Here at Rok Max we are often asked how to get started with shark fishing both by experienced sea anglers yet to try this exciting branch of the sport and by complete beginners looking for hints and tips on getting into the UK’s most accessible big game fishing opportunity.
Beginners Guide to Fishing for Britain's Sharks
There are three species of shark that are commonly targeted by UK sea anglers. They are, in order of numbers caught annually, the blue shark (thousands landed and returned each year) the porbeagle shark (a few hundred landed/returned each year) and the thresher shark (far less than a hundred caught annually). So straight away you can see that the best species to target are blues. Blue sharks are regular and numerous visitors to UK waters between June and November and provide reliable sport for a large and growing band of UK sea anglers. They thrive in the warm waters of the Gulf-Stream off the shores of the South-West England and the Welsh coast. In the old days anglers used massively powerful rods and reels for blue sharks and as a consequence they gained a reputation for being poor fighters. Today’s lightweight, balanced gear gives these fish a chance to show their true fighting ability and anglers the excitement of watching line getting stripped off their reels as a large blue shark heads off into the distance.
Shark Fishing Tackle
Whilst it’s great fun to use light shark tackle you can never predict when an unusually large fish may turn up so it pays not to go too far down the light tackle road especially if you aren’t used to dealing with large fish. It could cost you the fish of a lifetime.
I think 30lb class gear is a good compromise, it’s light enough for you to enjoy catching even a modest blue on, but still has the power to deal with larger fish. That said, dealing successfully with larger fish will depend on the quality of the reel so this is possibly the most important major item of tackle in the set up. You will need a reel with adequate line capacity (350yds+), a smooth drag and ideally 2 speed gears so you can keep up with fish swimming fast towards you and use the low gear for applying pressure on large fish in strong tides.
Line is something that needs consideration – nylon monofilament shark line is a better bet if you are less experienced or you will be fishing with a group of mixed ability anglers on a charter boat. The lack of stretch in braided line makes it more difficult to deal with – it’s also much thinner for given breaking strain. This means you can get a greater length on your reel but you can’t touch it when it’s being put under tension. If you wrap it around your hand it could easily cut you. It also has little abrasion resistance when it’s being pulled hard. A good compromise is to ‘top shot’ your reel. This means partially filling the reel with braid or hollow core braid then topping up the reel with 50 to 150yds of mono so you get the best of both line types.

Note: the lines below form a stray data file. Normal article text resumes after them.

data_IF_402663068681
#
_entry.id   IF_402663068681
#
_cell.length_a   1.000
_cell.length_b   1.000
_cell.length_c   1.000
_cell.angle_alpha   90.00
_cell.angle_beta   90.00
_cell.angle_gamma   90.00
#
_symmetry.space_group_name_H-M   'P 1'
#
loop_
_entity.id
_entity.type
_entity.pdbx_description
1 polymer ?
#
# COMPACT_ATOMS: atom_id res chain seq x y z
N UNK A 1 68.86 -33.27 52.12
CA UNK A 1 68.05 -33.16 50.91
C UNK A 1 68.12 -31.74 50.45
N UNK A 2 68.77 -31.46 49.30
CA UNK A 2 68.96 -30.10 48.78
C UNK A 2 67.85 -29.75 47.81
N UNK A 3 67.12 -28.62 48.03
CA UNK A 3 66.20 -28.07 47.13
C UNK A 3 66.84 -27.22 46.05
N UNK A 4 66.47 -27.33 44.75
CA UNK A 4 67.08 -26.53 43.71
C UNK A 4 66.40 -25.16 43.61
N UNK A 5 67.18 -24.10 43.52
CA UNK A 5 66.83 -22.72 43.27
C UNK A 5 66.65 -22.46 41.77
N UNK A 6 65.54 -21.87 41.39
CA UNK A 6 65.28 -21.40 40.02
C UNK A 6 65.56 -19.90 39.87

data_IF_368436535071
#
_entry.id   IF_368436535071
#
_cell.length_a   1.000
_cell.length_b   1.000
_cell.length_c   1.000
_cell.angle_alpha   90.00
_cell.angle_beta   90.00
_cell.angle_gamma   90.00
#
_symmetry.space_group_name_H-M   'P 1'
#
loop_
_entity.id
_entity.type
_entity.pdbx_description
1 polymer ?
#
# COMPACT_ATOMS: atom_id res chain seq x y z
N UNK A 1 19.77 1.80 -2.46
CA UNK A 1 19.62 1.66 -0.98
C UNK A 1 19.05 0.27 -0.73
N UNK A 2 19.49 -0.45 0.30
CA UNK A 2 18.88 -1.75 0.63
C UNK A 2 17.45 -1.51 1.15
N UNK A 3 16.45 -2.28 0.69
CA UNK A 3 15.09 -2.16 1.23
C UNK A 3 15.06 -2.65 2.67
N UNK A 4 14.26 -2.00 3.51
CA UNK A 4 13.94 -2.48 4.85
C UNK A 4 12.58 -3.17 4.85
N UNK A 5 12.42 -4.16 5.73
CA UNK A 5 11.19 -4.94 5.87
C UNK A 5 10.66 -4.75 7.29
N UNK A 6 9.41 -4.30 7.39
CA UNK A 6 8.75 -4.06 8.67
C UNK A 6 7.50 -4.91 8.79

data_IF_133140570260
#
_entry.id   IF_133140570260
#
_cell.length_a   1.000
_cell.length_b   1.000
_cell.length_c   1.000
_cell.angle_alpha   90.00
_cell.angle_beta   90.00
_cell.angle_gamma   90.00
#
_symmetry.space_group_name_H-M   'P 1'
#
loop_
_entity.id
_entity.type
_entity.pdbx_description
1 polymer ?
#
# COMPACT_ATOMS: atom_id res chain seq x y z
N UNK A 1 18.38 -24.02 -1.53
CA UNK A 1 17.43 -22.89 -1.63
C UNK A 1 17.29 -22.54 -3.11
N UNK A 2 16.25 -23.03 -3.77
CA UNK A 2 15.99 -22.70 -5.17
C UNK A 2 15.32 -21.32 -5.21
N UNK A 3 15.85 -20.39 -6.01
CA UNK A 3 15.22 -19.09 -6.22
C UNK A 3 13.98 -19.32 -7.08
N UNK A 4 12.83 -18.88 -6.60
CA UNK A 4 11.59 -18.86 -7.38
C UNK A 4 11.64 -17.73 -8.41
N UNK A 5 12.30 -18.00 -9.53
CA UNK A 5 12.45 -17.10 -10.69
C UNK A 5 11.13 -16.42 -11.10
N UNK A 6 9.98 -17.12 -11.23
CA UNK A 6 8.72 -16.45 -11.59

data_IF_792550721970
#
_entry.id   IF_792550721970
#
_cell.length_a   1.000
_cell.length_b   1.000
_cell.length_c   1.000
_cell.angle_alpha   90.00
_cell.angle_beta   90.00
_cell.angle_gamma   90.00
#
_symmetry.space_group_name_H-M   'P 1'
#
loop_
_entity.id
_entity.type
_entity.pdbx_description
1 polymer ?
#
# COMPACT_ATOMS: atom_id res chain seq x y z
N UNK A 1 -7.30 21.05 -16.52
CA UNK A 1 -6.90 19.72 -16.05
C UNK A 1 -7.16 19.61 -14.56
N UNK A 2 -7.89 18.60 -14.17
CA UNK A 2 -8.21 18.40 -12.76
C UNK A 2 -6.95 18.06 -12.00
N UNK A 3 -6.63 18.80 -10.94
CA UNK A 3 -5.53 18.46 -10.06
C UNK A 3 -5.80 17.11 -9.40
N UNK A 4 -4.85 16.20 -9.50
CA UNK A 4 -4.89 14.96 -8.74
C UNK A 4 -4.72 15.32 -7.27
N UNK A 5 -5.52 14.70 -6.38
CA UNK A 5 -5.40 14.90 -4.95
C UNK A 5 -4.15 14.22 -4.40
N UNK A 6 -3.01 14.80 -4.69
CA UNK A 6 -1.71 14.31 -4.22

As everyone knows sharks are very famous for having a mouth full of very sharp teeth. With this in mind I’m sure you will agree there is no place in your terminal tackle for nylon or fluorocarbon monofilament line. The trace needs to be at least 20’ long in total and built in two parts. The hook should be attached via a Flemish loop to a section of 400 or 480 lb multi-strand wire roughly 5’ long. This is section is called the bite trace and is most likely to have contact with the sharks teeth. At the opposite end of the trace you need another Flemish loop. Above this you have a rubbing leader this should be at least 12-15’ long. One end of this is fitted with a snap-swivel the other end a swivel you can tie your reel line or wind-on leader to. The snap swivel will allow you to disconnect the bite trace to help you unhook a fish and because there is no hardware on the end of the bite trace you may find it easier to unhook a shark by pushing the hook right through and pulling the rest of the trace through the hole. Also if your shark has wrapped itself in the trace detaching the bite trace will make everything quicker and easier. The wire rubbing leader is also safe from the sharks abrasive skin, mono is not.